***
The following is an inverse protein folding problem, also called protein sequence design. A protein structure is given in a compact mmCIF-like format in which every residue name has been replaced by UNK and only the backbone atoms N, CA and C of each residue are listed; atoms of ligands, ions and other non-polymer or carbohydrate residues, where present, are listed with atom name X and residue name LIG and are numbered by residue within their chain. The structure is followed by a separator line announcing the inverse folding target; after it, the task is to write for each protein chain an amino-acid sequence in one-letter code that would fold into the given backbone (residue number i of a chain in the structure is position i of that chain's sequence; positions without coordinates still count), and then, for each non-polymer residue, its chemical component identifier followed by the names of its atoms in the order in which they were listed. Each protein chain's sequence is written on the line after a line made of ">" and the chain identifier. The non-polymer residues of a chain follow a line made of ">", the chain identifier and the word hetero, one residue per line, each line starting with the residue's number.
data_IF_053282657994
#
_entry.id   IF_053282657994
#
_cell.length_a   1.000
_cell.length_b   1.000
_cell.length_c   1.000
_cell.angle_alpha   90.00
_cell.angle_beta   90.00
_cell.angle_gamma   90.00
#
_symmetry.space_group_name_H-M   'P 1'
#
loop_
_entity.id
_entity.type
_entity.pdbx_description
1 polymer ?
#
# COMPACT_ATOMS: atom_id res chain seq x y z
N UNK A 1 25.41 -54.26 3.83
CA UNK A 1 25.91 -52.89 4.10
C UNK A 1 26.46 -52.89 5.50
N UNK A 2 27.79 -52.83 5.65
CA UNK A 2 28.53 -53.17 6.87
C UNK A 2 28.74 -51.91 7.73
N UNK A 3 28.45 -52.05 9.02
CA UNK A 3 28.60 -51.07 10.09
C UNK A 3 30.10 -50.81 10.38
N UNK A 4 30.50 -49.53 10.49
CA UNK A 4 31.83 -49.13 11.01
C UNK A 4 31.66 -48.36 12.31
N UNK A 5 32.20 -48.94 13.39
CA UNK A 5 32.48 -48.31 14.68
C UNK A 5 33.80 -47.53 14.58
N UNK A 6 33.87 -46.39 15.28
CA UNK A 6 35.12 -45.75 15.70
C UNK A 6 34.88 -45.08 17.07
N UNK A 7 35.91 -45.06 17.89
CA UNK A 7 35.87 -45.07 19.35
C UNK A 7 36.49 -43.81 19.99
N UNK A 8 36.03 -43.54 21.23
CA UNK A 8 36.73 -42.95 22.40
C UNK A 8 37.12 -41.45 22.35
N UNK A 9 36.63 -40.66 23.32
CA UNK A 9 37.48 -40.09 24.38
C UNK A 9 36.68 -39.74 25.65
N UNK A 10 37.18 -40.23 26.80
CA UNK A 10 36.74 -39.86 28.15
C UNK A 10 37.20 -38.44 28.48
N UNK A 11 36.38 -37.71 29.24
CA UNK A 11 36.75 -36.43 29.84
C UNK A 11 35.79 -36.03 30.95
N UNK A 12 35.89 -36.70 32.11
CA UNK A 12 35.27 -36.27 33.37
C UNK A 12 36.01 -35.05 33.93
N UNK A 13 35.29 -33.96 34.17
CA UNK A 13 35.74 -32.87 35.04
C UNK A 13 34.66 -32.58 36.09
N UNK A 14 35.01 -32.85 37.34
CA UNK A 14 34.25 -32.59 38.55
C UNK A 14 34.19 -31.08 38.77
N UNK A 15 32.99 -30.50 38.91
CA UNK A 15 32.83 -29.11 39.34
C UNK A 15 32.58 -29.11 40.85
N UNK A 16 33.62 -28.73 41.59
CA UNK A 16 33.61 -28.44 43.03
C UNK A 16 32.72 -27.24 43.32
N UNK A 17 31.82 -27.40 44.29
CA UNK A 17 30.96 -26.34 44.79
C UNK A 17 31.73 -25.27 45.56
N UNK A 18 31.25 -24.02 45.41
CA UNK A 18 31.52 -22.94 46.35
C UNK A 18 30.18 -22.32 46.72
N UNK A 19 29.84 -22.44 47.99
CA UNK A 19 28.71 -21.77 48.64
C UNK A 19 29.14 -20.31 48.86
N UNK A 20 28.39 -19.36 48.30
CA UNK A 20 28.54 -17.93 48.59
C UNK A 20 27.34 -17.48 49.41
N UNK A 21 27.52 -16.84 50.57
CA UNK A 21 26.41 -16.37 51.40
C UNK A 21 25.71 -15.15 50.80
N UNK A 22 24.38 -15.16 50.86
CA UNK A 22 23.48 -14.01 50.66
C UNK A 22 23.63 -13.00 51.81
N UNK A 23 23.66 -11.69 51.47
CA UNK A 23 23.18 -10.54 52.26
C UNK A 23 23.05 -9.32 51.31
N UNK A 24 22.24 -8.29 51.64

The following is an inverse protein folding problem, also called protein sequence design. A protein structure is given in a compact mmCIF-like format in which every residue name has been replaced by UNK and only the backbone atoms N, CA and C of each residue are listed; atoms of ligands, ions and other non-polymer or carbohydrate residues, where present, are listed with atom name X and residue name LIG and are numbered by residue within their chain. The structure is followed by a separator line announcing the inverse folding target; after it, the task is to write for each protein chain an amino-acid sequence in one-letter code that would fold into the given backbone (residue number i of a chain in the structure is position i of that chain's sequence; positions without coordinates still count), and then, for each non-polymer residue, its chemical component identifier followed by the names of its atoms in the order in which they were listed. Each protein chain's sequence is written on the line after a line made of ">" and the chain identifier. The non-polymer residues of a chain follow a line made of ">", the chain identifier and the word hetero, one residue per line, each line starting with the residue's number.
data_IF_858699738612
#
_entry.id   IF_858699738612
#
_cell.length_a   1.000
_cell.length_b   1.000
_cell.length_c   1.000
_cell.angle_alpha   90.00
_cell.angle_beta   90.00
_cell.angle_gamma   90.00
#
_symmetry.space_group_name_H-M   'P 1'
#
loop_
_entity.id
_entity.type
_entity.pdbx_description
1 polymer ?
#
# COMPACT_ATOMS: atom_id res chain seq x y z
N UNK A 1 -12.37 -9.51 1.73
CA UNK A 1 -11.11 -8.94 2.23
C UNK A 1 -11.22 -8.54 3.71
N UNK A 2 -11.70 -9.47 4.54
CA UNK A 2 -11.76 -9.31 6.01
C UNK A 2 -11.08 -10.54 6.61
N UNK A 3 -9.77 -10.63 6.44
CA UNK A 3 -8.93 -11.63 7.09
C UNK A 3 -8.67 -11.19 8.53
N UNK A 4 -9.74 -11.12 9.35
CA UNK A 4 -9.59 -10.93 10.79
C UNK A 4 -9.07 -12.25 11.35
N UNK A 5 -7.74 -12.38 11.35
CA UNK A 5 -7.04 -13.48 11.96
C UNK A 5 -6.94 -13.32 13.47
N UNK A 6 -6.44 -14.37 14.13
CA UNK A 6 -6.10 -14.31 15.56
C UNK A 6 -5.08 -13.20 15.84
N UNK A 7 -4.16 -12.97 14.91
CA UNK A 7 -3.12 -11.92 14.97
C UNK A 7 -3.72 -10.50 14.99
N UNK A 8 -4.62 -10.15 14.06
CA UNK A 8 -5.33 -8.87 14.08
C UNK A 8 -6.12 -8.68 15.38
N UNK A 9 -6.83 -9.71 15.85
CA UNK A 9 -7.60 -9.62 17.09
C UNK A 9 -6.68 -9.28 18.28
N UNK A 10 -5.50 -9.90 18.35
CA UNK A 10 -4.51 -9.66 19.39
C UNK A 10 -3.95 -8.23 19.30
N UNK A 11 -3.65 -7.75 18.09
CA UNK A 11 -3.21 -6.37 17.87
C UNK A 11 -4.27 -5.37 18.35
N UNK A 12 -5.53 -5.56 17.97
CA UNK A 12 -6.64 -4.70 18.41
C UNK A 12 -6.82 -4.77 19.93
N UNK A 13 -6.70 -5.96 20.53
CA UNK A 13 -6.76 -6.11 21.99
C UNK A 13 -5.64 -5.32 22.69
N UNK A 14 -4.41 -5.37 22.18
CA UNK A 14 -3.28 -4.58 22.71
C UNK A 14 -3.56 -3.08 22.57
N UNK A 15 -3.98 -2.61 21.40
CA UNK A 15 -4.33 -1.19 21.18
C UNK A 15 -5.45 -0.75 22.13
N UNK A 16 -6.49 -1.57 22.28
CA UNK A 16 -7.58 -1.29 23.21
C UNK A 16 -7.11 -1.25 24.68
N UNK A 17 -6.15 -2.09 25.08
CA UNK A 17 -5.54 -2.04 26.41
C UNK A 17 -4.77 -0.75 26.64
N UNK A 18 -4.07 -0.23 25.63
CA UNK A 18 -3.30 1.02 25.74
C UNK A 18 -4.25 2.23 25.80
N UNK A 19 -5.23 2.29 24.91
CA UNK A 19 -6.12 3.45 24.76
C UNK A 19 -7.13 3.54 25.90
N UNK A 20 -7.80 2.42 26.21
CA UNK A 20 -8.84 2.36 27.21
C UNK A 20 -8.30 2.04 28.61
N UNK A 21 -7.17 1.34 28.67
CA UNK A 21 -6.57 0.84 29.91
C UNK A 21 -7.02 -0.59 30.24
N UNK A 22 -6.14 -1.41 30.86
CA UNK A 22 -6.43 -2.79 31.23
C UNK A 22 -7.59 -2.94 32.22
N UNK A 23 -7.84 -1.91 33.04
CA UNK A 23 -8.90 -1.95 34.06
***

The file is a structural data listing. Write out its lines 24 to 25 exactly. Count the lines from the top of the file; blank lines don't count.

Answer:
C UNK A 1 26.46 -52.89 5.50
N UNK A 2 27.79 -52.83 5.65